First Listen

First Listen: Pedro Soler And Gaspar Claus, 'Barlande'

Barlande, the new album by father and son Pedro Soler and Gaspar Claus, comes out August 30. i i

hide captionBarlande, the new album by father and son Pedro Soler and Gaspar Claus, comes out August 30.

Marion Lefebvre/Courtesy of the artist
Barlande, the new album by father and son Pedro Soler and Gaspar Claus, comes out August 30.

Barlande, the new album by father and son Pedro Soler and Gaspar Claus, comes out August 30.

Marion Lefebvre/Courtesy of the artist

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Barlande tells the musical story of a father and son: Pedro Soler and Gaspar Claus, who represent two generations separated by four decades. It combines an ancient way of playing flamenco guitar with a non-traditional approach to cello. It's music that's at once quiet and intense. It's an album of acoustic improvisations, released by a label known primarily for electronica — and produced by a man behind both a popular indie-rock band and an acclaimed classical chamber ensemble. It's remarkable.

In flamenco, the guitar is traditionally an accompaniment instrument to singers or dancers. Its role as a solo voice is a comparatively recent development. So, when you listen to Soler's playing, you hear an attention to tone color, phrasing, space; not dramatic rasgueados and lightning-fast picking — what Soler calls "shiny" virtuosity. His music is based on a very old approach to flamenco learned from some of its masters, who were forced to leave dictator Francisco Franco's Spain. Soler's childhood home of Toulouse, France, became a kind of capital-in-exile for tens of thousands of Spanish Republicans (unlike our Republicans, they were mostly liberal and leftist) in the 1930s, '40s and '50s. It was in that sad ferment that, as a teenager, Soler began to understand the meaning of flamenco.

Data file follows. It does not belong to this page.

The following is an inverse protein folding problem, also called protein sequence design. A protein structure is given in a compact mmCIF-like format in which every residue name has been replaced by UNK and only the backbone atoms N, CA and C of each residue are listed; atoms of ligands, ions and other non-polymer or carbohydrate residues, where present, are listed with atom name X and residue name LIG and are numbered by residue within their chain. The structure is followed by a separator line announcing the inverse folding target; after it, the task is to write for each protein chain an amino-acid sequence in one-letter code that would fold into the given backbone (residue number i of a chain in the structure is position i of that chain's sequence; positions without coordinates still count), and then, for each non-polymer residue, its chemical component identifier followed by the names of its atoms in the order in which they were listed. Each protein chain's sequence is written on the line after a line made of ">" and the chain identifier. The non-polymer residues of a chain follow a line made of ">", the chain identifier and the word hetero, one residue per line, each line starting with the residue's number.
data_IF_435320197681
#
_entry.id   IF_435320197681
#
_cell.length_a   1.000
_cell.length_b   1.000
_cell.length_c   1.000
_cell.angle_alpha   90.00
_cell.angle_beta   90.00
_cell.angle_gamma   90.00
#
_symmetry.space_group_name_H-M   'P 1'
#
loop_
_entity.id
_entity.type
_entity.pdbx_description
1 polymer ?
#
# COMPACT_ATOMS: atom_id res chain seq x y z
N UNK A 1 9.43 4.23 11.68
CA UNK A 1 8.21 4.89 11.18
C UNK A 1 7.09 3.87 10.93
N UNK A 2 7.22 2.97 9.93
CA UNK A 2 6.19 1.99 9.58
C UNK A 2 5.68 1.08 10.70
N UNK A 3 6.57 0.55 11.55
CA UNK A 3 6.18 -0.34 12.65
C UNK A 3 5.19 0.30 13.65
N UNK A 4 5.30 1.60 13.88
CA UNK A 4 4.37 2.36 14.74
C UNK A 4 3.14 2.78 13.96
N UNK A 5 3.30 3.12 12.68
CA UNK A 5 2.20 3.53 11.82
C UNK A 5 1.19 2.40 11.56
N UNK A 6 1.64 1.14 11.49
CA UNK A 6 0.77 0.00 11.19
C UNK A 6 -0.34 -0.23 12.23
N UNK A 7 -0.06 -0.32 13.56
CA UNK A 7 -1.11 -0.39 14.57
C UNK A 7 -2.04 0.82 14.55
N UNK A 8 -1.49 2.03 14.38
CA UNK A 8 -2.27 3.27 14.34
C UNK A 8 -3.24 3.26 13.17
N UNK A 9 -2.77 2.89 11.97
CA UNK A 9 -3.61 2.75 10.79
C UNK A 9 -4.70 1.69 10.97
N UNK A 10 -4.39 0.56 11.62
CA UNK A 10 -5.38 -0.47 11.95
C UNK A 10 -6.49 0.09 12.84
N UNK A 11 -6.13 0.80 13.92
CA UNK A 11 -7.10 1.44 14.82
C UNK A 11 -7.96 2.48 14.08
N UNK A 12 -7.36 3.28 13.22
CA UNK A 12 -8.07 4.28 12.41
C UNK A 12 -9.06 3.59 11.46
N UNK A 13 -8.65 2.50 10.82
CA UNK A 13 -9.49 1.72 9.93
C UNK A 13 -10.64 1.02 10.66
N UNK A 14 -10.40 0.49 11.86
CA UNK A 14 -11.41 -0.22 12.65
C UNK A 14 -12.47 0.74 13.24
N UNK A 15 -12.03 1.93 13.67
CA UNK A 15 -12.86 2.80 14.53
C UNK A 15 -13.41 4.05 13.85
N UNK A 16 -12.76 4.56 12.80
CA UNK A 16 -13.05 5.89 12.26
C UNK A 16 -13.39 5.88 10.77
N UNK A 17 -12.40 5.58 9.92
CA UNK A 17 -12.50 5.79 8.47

YouTube

One installment from Pedro Soler and Gaspar Claus' series of videos, made with filmmaker Vincent Moon.

But this is not a flamenco album, and Soler doesn't so much accompany Claus as interact with him. You're hearing a father and son talk to each other through their instruments. Listen to the way the 73-year-old Soler and his 28-year-old son listen to each other. Play off of each other. Converse across time, geography, culture, history.

Soler has said he wants to avoid the cultural restrictions imposed by the flamenco tradition while remaining true to the music and, at the same time, create something new. Claus began formal cello studies when he was 5. But after more than a decade of classical studies, he found those traditions restrictive, so he abandoned his studies — and the instrument — for five years. When he returned to the cello, Claus discovered he really knew nothing about the sounds it could produce. He learned to create growls and bird calls by bouncing and scraping his bow across the strings, and drum sounds by tapping the cello's body. The music on Barlande is almost entirely improvised.

The roots of this collaboration go back six years to a performance: Soler was accompanying an actress performing poetry and asked his son if he wanted to check them out, or maybe even bring his cello and sit in. They'd always stayed in contact — Claus says theirs is the kind of family where your parents call you twice a day. The show was a success, and eventually they collaborated on a series of videos with a friend, French filmmaker Vincent Moon, which were posted on the website La Blogotheque. The short films explore the musical and historical space on the border between France and Spain, and the lives that haunt it.

And then, finally, came the album. Barlande was produced by Bryce Dessner, guitarist with The National. The band played in 2006 at the Guitares au Palais festival in the south of France, whose music director is Pedro Soler. Dessner, who studied classical guitar at Yale and co-founded the chamber ensemble Clogs, recorded Barlande at The National's studio in Brooklyn.

The album is built on connections and contradictions that are musical, personal, geographical and cultural. It travels the world sonically and literally. Its back story draws on the experiences of thousands of people. But it comes to rest in the hands of two men — father and son — sitting and talking through music.

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